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International Tribunals & Special Courts

Gender-Based Crimes under the Draft Statute for the Permanent International Criminal Court

Citation:

Erb, Nicole Eva. 1998. “Gender-Based Crimes under the Draft Statute for the Permanent International Criminal Court.” Columbia Human Rights Law Review 29: 401–35.

Author: Nicole Eva Erb

Topics: Gender, Women, Gender-Based Violence, International Law, International Criminal Law, Justice, International Tribunals & Special Courts, Rights, Human Rights, Women's Rights

Year: 1998

Breaking the Silence: Rape as an International Crime

Citation:

Ellis, Mark. 2006. “Breaking the Silence: Rape as an International Crime.” Case Western Reserve Journal of International Law 38 (2): 225–47.

Author: Mark Ellis

Abstract:

The article focuses on the advancement of the crime of rape as an international crime through the ad hoc Tribunals for Yugoslavia and Rwanda. The concept of rape as an international crime has been defined as a crime of genocide, a crime against humanity, and a war crime. The legal development of rape came in 1949, when rape and assault were included in the Geneva Conventions. Furthermore, the International Criminal Court conduct a diverse out-reach campaign for victims of sexual violence.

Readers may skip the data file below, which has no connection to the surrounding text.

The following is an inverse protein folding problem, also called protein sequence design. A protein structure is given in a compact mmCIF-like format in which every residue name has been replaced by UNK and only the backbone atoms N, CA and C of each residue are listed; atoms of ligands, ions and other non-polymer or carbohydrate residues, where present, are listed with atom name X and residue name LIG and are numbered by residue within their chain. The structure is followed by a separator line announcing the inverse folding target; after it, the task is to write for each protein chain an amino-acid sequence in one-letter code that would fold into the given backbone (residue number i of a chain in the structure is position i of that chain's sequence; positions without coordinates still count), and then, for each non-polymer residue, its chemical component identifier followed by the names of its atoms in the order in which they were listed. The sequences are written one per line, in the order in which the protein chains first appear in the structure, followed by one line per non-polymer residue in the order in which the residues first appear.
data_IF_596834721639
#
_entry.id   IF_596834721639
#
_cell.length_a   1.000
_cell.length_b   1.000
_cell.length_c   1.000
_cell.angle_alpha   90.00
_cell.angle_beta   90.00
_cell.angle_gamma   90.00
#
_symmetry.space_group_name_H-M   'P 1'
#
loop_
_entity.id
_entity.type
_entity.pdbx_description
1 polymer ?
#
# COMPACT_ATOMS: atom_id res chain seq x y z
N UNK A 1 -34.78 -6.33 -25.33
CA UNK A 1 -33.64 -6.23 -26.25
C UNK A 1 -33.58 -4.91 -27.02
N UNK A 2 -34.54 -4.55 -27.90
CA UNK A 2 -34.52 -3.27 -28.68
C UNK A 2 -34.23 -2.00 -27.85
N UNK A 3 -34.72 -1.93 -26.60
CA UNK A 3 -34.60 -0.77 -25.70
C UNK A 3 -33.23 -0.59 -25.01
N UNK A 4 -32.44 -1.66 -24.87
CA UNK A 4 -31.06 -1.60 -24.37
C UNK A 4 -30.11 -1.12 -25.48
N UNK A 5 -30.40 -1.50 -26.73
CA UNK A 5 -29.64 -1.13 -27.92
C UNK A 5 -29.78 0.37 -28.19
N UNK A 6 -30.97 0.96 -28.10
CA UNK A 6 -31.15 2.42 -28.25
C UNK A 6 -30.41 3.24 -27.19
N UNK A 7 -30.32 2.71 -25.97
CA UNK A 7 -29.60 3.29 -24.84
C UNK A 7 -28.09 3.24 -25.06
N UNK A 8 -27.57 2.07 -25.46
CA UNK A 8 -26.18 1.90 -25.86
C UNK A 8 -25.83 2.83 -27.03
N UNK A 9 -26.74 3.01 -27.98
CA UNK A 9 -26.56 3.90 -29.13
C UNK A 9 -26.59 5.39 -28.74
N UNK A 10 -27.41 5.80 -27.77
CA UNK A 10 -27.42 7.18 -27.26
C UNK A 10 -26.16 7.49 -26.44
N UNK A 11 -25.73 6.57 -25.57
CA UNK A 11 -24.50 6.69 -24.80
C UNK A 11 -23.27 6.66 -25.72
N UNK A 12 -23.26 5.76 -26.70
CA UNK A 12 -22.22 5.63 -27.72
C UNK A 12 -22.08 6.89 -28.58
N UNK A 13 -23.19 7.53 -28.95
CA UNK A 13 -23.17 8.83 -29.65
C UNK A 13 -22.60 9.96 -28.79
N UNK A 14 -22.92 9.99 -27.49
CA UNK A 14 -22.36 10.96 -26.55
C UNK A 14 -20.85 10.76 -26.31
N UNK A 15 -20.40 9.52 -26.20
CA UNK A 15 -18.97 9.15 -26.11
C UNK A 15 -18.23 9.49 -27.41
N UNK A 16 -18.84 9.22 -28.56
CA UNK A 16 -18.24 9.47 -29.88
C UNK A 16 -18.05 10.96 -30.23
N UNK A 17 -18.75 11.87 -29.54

Topics: Gender, Justice, Crimes against Humanity, International Tribunals & Special Courts, War Crimes, Sexual Violence, Rape Regions: Africa, Central Africa, East Africa, Europe, Balkans Countries: Rwanda, Yugoslavia (former)

Year: 2006

Rape as a Crime in International Humanitarian Law: Where to from Here?

Citation:

Dixon, Rosalind. 2002. “Rape as a Crime in International Humanitarian Law: Where to from Here?” European Journal of International Law 13 (3): 697–719.

Author: Rosalind Dixon

Abstract:

This article examines recent developments in the prosecution of crimes of sexual violence under international law. The author suggests that these developments are driven by the dual imperatives of a feminist ‘re‐order’ project — which seeks to reconstitute the international order free of sexual violence — and the imperative of recognition for victims of crimes of sexual violence. She argues, however, that by itself, a system of international criminal prosecution will be inadequate to meet the imperative of recognition for victims. She relies in this respect on research on the experiences of victims in national criminal justice systems, on the growing trend towards victims of crimes of sexual violence seeking redress in ‘transnational’ civil forums, and an analysis of the constraints of the international prosecution process. The article goes on to argue that the concept of international ‘justice’ for crimes of sexual violence needs to be expanded, beyond even those embodied in the ICTY or Rome Statutes, to include primary and not simply ancillary civil forums for the granting of ‘restitution.’  The author proposes a system of international victims' compensation, and makes preliminary suggestions for the features such a system should have. She further argues that, ultimately, this system will produce a parallel jurisprudence of ‘recognition’ which will eventually ‘act back’ on the discourses of international criminal prosecutions and the imperatives of an order/re‐order project.